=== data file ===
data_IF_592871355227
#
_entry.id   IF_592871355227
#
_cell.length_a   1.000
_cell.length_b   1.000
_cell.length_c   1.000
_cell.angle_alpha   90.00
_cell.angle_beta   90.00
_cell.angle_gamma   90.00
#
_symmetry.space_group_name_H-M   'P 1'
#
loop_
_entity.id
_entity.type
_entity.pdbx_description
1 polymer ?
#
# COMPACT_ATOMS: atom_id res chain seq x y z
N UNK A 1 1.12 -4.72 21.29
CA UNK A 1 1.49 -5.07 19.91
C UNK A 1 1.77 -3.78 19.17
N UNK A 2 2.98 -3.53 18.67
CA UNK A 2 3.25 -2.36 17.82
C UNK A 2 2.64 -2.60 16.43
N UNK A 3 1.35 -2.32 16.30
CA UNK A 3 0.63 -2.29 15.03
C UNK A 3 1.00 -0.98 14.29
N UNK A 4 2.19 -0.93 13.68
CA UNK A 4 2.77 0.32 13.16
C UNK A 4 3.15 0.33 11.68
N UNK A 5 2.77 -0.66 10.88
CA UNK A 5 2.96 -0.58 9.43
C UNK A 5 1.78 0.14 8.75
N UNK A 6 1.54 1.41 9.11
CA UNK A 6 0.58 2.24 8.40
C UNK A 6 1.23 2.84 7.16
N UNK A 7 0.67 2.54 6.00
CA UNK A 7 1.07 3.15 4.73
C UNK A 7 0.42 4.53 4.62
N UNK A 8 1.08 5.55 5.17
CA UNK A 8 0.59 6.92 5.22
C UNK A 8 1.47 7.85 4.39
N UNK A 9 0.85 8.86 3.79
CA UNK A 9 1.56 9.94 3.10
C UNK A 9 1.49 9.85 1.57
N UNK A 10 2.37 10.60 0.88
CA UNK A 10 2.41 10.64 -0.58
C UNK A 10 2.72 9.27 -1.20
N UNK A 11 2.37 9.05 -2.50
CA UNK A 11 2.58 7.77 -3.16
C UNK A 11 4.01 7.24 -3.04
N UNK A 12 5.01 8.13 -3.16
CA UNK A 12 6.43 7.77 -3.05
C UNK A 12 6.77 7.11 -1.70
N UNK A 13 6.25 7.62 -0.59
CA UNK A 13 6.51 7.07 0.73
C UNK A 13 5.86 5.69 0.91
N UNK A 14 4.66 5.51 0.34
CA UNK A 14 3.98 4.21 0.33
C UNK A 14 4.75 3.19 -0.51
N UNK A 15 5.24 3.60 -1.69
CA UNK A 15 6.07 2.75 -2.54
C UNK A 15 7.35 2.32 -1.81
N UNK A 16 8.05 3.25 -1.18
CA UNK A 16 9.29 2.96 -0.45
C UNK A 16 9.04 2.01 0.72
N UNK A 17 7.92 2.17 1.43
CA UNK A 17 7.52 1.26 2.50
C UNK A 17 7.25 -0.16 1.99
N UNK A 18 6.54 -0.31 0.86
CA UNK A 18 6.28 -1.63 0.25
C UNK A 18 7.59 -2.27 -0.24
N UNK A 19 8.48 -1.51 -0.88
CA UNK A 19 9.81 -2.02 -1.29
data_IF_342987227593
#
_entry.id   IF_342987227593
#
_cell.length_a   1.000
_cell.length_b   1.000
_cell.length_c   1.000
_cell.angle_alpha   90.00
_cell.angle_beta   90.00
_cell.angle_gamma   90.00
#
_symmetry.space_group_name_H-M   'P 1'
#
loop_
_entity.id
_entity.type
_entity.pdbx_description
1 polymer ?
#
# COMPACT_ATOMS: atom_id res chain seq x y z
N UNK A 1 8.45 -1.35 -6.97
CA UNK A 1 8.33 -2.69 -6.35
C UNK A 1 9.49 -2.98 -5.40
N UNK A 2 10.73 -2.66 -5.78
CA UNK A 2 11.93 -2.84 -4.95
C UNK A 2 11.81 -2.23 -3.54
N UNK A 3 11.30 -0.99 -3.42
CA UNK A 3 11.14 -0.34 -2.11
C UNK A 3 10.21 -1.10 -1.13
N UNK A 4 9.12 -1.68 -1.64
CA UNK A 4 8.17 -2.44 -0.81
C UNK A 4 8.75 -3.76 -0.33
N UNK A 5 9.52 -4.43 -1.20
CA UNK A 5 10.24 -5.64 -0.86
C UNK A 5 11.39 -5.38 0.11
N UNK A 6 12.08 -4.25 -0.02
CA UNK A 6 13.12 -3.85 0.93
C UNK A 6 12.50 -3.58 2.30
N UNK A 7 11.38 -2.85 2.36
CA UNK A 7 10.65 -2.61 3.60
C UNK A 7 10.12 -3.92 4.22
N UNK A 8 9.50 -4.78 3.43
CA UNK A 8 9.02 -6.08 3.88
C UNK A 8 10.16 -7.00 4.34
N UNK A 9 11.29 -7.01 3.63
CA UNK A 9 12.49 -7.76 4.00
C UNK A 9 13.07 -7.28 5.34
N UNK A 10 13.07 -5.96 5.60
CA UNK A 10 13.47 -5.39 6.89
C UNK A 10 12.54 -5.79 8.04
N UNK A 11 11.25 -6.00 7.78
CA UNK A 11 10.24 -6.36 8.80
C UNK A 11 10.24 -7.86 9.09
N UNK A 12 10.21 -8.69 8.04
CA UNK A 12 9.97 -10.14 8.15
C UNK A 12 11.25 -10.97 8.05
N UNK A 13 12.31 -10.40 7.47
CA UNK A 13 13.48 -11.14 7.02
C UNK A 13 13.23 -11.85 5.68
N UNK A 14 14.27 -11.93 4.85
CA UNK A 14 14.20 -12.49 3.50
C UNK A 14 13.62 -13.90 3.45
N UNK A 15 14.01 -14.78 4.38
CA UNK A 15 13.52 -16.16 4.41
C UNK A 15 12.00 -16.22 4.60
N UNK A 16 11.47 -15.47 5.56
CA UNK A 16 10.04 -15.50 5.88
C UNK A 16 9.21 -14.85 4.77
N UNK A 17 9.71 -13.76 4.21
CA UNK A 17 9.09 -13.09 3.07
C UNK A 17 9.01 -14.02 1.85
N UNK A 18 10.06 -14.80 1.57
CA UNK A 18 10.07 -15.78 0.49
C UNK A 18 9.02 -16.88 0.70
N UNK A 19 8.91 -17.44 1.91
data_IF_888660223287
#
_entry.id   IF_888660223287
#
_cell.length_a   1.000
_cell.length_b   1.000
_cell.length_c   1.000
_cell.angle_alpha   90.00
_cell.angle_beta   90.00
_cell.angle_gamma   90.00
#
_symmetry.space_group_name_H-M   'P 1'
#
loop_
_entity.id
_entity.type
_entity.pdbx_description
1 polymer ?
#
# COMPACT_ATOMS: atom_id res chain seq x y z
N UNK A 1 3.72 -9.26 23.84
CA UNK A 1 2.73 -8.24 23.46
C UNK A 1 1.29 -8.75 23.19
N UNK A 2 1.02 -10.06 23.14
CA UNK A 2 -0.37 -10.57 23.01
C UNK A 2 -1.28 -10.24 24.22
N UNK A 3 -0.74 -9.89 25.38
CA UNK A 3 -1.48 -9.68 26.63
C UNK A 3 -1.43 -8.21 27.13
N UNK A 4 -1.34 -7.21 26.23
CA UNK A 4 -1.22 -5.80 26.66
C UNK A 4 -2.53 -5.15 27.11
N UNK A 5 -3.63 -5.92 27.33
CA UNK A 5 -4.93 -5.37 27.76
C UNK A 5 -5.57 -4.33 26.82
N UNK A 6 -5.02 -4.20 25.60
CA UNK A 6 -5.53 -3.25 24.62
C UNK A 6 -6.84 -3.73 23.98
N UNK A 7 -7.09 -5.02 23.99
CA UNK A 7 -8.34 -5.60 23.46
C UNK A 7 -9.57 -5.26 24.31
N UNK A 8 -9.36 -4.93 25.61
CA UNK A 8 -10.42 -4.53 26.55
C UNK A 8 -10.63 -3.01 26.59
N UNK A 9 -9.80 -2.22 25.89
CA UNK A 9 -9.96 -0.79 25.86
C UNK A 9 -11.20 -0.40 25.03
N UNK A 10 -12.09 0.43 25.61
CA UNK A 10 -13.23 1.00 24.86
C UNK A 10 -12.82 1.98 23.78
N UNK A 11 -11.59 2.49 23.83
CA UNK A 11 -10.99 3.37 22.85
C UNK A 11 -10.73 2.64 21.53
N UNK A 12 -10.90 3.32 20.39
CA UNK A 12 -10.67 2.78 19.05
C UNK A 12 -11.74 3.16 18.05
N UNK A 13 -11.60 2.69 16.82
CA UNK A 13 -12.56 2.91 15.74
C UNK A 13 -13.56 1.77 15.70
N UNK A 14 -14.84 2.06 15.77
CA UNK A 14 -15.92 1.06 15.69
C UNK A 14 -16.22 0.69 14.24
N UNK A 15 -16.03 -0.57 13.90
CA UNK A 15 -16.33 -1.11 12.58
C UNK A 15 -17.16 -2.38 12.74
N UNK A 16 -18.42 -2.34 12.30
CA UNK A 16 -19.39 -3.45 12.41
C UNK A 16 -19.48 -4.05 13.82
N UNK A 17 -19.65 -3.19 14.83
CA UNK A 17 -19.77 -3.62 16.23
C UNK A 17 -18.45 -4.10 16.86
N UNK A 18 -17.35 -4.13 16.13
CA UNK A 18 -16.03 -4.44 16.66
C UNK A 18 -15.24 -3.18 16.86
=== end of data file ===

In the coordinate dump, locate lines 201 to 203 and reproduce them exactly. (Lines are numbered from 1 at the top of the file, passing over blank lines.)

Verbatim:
C UNK A 10 -12.82 1.98 23.78
N UNK A 11 -11.59 2.49 23.83
CA UNK A 11 -10.99 3.37 22.85